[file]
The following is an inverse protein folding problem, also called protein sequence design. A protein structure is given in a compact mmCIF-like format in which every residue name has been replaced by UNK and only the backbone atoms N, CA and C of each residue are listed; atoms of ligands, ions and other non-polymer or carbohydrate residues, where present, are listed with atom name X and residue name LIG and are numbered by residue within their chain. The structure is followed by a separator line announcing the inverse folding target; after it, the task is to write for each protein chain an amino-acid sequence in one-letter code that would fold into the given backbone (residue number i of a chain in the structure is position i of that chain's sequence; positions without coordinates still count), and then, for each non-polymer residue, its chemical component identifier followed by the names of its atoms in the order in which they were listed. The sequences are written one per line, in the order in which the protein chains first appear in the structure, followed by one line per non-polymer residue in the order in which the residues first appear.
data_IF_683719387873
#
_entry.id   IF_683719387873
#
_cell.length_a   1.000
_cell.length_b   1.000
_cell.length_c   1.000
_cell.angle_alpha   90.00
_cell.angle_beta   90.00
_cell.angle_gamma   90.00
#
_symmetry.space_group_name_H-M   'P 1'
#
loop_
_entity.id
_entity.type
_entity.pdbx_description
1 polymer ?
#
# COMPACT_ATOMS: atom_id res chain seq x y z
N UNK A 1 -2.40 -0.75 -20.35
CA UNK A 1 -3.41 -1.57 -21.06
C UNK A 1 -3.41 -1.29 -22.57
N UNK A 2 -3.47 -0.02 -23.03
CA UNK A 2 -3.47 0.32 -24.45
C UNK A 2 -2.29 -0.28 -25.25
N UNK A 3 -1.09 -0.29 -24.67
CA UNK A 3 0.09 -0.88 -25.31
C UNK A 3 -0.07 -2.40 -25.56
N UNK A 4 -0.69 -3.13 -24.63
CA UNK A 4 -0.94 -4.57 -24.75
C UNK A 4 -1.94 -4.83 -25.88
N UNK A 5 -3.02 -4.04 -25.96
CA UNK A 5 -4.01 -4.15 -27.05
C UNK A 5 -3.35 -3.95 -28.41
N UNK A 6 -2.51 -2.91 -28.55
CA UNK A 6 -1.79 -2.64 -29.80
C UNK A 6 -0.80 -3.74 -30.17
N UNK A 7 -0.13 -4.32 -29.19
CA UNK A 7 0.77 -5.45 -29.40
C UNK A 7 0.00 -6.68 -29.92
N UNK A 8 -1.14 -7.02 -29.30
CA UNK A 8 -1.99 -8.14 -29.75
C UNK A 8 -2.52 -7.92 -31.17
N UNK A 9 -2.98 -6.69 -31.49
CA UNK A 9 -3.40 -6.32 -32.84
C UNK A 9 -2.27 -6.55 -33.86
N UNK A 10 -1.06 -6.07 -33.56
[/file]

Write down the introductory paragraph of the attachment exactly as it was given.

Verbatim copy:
The following is an inverse protein folding problem, also called protein sequence design. A protein structure is given in a compact mmCIF-like format in which every residue name has been replaced by UNK and only the backbone atoms N, CA and C of each residue are listed; atoms of ligands, ions and other non-polymer or carbohydrate residues, where present, are listed with atom name X and residue name LIG and are numbered by residue within their chain. The structure is followed by a separator line announcing the inverse folding target; after it, the task is to write for each protein chain an amino-acid sequence in one-letter code that would fold into the given backbone (residue number i of a chain in the structure is position i of that chain's sequence; positions without coordinates still count), and then, for each non-polymer residue, its chemical component identifier followed by the names of its atoms in the order in which they were listed. The sequences are written one per line, in the order in which the protein chains first appear in the structure, followed by one line per non-polymer residue in the order in which the residues first appear.